One of the best things about the UNIX environment (aside from being stable and efficient) is the vast array of software tools available to help you do your job. Traditionally, a UNIX tool does only one thing, but does that one thing very well. For example, grep is very easy to use and can search vast amounts of data quickly. The find tool can find a particular file or files based on all kinds of criteria. It's pretty easy to string these tools together to build even more powerful tools, such as a tool that finds all of the .log files in the /home directory and searches each one for a particular entry. This erector-set mentality allows UNIX system administrators to seem to always have the right tool for the job.
Cron traditionally has been considered another such a tool for job scheduling, but is it enough? This webinar considers that very question. The first part builds on a previous Geek Guide, Beyond Cron, and briefly describes how to know when it might be time to consider upgrading your job scheduling infrastructure. The second part presents an actual planning and implementation framework.
Join Linux Journal's Mike Diehl and Pat Cameron of Help Systems.
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|The Firebird Project's Firebird Relational Database||Jul 29, 2016|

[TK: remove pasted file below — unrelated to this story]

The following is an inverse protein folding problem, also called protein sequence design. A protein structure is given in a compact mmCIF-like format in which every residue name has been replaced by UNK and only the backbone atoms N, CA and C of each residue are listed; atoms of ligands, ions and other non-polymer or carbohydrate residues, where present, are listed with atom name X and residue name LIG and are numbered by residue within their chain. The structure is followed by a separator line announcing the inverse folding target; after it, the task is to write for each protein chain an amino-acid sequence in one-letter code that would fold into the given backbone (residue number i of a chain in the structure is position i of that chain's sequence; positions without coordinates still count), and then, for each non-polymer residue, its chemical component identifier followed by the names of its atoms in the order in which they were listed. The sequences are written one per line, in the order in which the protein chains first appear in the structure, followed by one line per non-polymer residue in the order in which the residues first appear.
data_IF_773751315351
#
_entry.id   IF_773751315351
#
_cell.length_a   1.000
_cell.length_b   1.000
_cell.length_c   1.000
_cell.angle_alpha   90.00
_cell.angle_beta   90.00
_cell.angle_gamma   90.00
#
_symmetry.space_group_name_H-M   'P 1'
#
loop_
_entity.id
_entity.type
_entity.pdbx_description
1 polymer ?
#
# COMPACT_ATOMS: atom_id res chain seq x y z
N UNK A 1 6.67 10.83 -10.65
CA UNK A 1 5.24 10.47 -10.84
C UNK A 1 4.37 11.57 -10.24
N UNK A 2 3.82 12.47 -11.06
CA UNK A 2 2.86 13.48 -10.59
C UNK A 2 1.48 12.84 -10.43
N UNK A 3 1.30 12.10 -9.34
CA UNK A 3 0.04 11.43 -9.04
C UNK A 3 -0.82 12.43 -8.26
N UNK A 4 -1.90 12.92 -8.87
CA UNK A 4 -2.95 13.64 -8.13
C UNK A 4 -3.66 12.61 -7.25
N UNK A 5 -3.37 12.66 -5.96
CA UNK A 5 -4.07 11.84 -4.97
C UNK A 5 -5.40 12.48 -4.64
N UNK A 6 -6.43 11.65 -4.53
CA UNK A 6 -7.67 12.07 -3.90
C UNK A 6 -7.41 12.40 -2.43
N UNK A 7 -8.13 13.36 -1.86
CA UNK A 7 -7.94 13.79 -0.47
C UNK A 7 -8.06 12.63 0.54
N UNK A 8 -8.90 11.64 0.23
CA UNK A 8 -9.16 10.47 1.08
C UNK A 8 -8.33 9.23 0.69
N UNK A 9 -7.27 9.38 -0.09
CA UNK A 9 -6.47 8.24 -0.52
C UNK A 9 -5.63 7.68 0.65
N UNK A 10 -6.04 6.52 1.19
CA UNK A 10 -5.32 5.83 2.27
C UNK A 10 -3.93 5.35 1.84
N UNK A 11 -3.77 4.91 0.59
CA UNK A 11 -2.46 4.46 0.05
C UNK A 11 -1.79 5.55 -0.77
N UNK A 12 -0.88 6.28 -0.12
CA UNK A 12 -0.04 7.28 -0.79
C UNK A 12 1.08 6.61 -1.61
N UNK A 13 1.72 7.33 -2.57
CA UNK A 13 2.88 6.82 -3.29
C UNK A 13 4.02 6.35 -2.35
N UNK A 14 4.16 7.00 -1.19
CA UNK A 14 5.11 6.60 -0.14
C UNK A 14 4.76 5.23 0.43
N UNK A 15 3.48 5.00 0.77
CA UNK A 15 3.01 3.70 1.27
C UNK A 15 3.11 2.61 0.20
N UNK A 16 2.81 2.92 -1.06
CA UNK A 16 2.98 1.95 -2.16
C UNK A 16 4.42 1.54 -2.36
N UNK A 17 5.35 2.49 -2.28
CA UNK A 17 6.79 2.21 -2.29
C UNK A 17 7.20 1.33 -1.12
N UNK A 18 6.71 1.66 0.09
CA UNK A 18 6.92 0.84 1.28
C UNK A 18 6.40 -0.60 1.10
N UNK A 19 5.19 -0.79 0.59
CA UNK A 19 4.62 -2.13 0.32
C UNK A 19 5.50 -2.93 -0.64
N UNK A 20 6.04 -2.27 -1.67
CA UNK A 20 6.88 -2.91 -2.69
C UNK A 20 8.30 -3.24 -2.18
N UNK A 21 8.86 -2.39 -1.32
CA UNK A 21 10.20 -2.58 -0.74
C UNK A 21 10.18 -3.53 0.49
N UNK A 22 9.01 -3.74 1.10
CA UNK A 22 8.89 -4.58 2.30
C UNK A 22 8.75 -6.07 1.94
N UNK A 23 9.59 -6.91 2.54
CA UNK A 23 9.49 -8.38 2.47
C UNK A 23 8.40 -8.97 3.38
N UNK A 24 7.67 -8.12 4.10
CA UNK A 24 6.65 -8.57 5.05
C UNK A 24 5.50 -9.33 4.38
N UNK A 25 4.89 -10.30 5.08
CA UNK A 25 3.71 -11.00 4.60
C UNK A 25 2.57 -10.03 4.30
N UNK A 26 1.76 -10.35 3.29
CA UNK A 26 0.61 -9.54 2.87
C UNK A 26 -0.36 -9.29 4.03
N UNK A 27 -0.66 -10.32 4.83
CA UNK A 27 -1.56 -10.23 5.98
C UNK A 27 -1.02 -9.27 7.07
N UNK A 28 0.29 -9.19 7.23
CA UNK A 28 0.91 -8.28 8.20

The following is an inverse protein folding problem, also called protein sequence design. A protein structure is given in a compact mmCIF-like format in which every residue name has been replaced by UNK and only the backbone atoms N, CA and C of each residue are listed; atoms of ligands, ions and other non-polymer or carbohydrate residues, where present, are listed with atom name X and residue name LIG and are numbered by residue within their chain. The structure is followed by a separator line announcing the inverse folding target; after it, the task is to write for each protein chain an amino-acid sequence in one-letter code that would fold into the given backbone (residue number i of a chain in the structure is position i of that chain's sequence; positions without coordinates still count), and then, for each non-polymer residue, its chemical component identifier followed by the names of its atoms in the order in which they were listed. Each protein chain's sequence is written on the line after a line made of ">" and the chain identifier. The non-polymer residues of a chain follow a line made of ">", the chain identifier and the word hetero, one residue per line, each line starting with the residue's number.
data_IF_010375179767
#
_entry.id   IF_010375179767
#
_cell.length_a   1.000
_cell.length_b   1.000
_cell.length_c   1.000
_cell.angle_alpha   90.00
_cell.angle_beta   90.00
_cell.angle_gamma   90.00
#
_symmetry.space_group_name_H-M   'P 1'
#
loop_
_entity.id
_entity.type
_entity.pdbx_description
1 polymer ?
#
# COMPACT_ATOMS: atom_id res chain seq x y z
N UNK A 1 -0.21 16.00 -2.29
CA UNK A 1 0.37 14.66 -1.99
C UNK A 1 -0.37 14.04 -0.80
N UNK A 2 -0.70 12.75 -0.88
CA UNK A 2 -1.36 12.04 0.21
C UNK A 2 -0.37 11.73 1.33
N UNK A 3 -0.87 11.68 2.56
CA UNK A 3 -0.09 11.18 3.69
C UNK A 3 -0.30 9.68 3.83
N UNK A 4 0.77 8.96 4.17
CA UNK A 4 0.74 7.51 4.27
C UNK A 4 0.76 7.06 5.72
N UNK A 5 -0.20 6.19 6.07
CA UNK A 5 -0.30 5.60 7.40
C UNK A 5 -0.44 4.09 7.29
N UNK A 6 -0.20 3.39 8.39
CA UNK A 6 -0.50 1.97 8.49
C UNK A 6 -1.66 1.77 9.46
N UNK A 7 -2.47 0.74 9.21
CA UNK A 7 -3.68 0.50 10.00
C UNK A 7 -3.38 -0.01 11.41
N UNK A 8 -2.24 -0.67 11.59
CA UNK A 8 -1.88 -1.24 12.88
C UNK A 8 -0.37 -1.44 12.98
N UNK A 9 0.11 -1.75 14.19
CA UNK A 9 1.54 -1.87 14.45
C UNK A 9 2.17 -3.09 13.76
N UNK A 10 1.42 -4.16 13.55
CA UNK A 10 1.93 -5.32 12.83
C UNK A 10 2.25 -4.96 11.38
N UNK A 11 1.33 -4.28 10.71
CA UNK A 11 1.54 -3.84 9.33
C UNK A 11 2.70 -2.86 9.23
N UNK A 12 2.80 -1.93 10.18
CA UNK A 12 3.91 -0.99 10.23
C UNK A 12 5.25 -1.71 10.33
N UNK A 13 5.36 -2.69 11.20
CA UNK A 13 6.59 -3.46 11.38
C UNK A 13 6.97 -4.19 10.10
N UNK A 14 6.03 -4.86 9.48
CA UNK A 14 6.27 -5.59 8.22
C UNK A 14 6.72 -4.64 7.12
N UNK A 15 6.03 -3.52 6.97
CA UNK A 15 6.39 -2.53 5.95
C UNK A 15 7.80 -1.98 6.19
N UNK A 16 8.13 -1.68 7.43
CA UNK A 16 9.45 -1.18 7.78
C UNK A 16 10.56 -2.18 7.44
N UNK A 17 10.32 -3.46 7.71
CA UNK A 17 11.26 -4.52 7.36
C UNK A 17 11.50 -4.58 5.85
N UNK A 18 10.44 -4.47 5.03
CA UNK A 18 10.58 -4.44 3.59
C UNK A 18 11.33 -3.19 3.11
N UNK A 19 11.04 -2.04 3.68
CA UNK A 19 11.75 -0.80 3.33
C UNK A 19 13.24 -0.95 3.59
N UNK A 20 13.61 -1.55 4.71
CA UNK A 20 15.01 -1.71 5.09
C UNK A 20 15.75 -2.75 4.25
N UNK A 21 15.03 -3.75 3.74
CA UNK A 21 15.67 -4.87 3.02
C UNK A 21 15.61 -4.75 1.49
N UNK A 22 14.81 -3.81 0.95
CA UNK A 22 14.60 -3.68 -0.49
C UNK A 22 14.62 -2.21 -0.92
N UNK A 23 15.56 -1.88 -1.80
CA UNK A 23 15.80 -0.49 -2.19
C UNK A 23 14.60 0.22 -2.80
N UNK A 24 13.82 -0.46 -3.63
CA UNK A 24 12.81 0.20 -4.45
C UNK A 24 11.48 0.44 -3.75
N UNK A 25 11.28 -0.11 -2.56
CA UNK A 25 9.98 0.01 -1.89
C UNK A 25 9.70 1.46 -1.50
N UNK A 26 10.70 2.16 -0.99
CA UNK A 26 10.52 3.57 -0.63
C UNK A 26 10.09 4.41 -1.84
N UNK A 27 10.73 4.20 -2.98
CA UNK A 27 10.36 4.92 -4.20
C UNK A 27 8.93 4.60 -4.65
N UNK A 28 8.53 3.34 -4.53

|Stunnel Security for Oracle||Jul 28, 2016|
|SUSE LLC's SUSE Manager||Jul 21, 2016|
|My +1 Sword of Productivity||Jul 20, 2016|
|Non-Linux FOSS: Caffeine!||Jul 19, 2016|
|Murat Yener and Onur Dundar's Expert Android Studio (Wrox)||Jul 18, 2016|
- The Firebird Project's Firebird Relational Database
- Stunnel Security for Oracle
- My +1 Sword of Productivity
- Non-Linux FOSS: Caffeine!
- Managing Linux Using Puppet
- SUSE LLC's SUSE Manager
- Murat Yener and Onur Dundar's Expert Android Studio (Wrox)
- Doing for User Space What We Did for Kernel Space
- Google's SwiftShader Released
- SuperTuxKart 0.9.2 Released
With all the industry talk about the benefits of Linux on Power and all the performance advantages offered by its open architecture, you may be considering a move in that direction. If you are thinking about analytics, big data and cloud computing, you would be right to evaluate Power. The idea of using commodity x86 hardware and replacing it every three years is an outdated cost model. It doesn’t consider the total cost of ownership, and it doesn’t consider the advantage of real processing power, high-availability and multithreading like a demon.
This ebook takes a look at some of the practical applications of the Linux on Power platform and ways you might bring all the performance power of this open architecture to bear for your organization. There are no smoke and mirrors here—just hard, cold, empirical evidence provided by independent sources. I also consider some innovative ways Linux on Power will be used in the future.Get the Guide